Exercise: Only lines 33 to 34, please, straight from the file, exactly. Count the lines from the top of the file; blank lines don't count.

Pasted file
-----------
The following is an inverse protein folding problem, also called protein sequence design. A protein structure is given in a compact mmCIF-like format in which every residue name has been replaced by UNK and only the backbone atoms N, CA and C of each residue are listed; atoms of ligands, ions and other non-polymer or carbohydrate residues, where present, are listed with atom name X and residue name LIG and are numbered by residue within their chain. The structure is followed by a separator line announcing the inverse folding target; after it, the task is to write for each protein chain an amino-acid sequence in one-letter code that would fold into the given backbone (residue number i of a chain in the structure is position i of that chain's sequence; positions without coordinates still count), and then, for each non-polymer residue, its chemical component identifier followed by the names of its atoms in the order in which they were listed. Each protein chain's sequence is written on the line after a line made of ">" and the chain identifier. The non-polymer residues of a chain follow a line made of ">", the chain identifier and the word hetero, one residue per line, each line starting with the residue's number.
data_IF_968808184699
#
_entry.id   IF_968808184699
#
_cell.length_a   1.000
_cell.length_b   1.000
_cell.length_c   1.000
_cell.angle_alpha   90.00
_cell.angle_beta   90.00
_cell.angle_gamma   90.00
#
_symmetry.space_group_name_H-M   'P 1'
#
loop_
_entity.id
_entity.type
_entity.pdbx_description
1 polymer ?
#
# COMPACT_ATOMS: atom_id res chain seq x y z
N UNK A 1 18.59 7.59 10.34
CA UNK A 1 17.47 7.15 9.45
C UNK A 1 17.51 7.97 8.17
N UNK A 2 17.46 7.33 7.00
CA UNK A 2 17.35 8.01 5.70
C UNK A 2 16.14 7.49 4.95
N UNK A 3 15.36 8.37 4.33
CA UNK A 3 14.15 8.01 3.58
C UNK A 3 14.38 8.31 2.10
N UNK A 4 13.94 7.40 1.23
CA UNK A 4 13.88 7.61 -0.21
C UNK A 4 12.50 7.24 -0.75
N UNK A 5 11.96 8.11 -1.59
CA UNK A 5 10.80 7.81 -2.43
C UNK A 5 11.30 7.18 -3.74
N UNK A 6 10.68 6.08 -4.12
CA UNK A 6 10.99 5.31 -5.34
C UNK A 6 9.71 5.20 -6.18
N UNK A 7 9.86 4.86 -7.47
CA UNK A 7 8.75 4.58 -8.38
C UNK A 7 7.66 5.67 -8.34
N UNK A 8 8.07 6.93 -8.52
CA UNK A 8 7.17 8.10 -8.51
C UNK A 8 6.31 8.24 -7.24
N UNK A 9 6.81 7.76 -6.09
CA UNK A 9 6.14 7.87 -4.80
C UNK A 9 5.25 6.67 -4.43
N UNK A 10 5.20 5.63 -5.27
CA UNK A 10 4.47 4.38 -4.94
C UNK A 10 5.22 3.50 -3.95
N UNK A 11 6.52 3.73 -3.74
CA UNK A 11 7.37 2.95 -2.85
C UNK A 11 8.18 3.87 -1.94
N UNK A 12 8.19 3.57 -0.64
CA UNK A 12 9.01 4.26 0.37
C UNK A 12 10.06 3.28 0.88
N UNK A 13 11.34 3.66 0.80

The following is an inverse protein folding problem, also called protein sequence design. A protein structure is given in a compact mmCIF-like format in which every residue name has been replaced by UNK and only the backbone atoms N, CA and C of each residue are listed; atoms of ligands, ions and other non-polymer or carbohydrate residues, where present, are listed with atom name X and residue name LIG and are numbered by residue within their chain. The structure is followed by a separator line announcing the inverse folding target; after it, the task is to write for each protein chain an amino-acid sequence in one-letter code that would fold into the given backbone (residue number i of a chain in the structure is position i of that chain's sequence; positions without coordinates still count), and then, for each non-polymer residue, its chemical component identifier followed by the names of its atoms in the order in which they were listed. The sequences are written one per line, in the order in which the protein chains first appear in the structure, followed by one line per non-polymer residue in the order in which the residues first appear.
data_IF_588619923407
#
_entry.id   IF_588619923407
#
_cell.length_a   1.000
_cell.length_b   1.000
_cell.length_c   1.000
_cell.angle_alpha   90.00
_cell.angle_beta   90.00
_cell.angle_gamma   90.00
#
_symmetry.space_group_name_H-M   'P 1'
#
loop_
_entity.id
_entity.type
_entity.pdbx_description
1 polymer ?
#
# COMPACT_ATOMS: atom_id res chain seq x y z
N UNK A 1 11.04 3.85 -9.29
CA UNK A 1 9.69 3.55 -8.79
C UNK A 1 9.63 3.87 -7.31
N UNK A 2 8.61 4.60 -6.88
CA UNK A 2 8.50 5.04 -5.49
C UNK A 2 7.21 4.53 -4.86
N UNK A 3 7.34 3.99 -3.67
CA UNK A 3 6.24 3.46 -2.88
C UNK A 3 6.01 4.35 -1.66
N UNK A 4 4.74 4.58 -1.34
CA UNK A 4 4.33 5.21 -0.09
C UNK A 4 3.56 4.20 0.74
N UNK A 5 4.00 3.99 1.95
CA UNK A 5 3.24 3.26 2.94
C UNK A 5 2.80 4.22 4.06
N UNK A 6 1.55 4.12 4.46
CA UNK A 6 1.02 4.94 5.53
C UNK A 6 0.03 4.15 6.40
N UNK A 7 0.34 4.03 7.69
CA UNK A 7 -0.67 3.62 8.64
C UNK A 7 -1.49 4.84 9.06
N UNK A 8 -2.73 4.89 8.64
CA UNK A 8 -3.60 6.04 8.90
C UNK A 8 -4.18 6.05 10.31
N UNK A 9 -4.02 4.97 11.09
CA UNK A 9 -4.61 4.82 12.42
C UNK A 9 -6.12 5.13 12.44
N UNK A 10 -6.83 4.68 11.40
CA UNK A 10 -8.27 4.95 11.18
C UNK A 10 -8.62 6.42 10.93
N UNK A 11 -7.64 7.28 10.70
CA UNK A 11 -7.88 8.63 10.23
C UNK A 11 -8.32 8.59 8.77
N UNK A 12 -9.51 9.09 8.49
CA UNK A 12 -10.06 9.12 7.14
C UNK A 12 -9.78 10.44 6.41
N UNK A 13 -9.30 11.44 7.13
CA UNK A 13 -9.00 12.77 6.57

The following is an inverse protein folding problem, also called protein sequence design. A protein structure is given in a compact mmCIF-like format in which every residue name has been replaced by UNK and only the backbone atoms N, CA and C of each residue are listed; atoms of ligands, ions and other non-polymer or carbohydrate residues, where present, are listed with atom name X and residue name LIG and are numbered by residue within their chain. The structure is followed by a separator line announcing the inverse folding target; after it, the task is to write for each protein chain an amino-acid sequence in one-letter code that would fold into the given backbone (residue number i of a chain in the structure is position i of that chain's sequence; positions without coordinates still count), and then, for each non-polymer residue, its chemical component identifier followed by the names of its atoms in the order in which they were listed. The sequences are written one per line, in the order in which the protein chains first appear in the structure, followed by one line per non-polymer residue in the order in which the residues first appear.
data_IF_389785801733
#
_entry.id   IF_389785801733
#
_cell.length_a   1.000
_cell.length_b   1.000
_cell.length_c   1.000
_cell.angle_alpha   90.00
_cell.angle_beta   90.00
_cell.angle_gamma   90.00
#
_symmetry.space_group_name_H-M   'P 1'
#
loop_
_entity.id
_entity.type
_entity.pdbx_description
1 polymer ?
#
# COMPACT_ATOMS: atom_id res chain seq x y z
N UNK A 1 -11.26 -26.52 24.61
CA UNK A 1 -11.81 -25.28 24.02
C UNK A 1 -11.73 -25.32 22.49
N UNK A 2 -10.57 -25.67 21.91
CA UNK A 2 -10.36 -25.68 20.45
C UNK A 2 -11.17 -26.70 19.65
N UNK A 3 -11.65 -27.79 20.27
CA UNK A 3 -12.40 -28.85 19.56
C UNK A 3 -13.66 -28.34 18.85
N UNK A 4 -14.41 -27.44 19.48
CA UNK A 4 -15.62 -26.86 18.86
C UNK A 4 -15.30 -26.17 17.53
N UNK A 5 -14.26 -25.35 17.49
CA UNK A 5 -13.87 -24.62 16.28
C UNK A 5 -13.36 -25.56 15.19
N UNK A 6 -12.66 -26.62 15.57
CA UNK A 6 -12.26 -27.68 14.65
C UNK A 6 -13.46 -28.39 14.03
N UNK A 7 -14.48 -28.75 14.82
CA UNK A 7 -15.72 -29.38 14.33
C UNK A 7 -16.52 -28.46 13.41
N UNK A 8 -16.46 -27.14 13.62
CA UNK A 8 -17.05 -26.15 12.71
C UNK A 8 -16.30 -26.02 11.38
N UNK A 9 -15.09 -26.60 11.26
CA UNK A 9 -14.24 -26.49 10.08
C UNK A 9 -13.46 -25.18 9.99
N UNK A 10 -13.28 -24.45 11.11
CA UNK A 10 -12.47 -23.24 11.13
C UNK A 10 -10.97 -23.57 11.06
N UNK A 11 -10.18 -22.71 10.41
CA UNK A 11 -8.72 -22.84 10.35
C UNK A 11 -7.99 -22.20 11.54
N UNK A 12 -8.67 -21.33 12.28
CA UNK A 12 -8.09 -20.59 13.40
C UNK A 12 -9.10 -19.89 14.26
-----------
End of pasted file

C UNK A 4 12.50 7.24 -0.75
N UNK A 5 11.96 8.11 -1.59